Caveat: Those of you who are reading the above description and who are good mutual fund managers and don't practice the above tactics, please stay away from defending your ilk. I know there are some good managers out there. The rest, gladly send me your vitriol. I will drink it with my coffee. :-)
The second major reason why markets are declining is that many people have started to wonder what will happen to stocks if there is a terrorist attack either in the US or in Saudi Arabia. Oil and oil stocks are already reacting as if there will almost certainly be a major terrorist attack on Saudi soil in the next few weeks and months (see the chart of LSS which is a leading energy indicator below). Most smart people I know (except for mutual fund managers) will sell some of their stock holdings and convert to cash if they think there is a chance (however small) of a major dislocation in the markets due to a terrorist event. They would rather keep some cash on the sidelines and put it to work after the elections when they know that the chances of an attack lessen. That is exactly what is happening in the hedge fund world. Many of them are raising cash massively or are sitting in large amounts of cash and not buying this decline until elections are over. Many of them are buying energy and gold stocks as terrorism insurance ahead of a possible BAD event. Notice that this behavior is very much in contrast to your average mutual fund manager's. These guys could destroy your money and blame you for it in case there is an attack somewhere that spikes oil to $50 and beyond (which is more probable than you think).
The third major reason why markets are declining is that investors are seeing signs of a major world wide slowdown (in China and the US). This would be absolutely horrendous for US stocks (due to earnings being hit) and also due to the possibility that valuations could be compressed (due to inflation going up). This is the dreaded stagflation scenario which I think is likely.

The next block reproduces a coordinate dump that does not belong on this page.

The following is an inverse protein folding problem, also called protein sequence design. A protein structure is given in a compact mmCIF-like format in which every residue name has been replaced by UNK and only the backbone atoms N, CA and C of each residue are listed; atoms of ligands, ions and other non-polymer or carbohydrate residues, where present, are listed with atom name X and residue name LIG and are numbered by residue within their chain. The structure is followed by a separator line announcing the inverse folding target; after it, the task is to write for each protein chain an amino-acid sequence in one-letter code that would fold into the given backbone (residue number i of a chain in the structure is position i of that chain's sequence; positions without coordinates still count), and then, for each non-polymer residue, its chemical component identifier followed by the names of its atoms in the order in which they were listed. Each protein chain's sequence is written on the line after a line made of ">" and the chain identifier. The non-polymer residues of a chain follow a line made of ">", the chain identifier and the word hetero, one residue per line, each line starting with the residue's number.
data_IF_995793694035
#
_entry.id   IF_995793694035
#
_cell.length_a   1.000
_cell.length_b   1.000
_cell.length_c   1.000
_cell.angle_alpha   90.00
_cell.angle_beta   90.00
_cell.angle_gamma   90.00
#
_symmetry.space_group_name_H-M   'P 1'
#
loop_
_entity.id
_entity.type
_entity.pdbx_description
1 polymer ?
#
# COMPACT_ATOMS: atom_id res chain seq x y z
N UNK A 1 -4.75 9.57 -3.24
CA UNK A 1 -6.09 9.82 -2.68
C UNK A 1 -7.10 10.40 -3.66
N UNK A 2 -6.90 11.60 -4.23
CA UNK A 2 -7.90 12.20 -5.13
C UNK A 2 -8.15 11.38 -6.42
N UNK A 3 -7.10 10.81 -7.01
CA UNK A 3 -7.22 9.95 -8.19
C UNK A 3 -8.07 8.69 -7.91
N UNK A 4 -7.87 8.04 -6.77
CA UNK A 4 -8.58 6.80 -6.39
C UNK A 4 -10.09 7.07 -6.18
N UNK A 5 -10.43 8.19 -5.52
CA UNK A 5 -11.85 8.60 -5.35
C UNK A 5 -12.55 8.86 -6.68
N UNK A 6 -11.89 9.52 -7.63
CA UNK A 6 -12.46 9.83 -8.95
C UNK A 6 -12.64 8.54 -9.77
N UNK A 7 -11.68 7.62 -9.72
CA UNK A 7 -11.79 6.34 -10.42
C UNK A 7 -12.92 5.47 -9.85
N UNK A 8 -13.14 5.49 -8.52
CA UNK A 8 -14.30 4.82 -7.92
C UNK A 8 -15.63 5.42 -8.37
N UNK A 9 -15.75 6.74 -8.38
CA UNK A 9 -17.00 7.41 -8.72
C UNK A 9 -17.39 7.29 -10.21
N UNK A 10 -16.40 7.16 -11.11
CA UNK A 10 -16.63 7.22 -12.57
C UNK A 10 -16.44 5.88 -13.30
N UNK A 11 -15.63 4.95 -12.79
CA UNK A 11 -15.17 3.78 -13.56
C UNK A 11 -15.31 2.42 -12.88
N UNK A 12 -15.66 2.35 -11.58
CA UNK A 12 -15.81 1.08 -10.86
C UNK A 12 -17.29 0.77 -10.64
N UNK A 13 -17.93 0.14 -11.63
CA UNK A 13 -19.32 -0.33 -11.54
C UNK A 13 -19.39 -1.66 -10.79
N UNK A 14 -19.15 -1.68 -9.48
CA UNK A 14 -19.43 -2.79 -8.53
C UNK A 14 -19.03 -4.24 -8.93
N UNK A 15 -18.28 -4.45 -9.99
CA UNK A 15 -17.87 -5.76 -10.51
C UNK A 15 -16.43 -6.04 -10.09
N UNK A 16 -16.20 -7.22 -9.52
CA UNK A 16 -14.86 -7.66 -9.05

Notice how I have spilled so much ink without mentioning the favorite God of all markets, (according to US media) - Alan Greenspan and his merry pranksters at the Fed. If you think the speed at which Greenspan will be raising rates will be upsetting to markets, then you really don't understand Greenspan. I think Greenspan raising rates will have almost no impact on markets at the speed at which he is going.
That being said, here is how my holdings look this week:
Gold: Gold stocks had a difficult week but I they still have gains this month. I still have only IMXPF (a silver play) in that sector though it's a big position.
Oil and Oil Services: I am long oil plays here because the energy sector is now entering the blow off stage where I think gains will be huge. I am long SLB, MVK and OIH.
Financials: I think the rally in financials was a dead cat bounce that is over. I am now short FNM (again).
Autos: I haven't talked much about the Auto bubble but I think that is coming to an end. So I have begun to start shorting some auto names here (HAR is one of them).
Tech: I think tech's days are numbered as macro concerns overwhelm any positive earnings surprises.I think 2005 earnings numbers for tech are too high and as they are brought down, these stocks will be hit. I am long HYSL and short HHH.
Happy investing and researching! We'll see what next week will bring.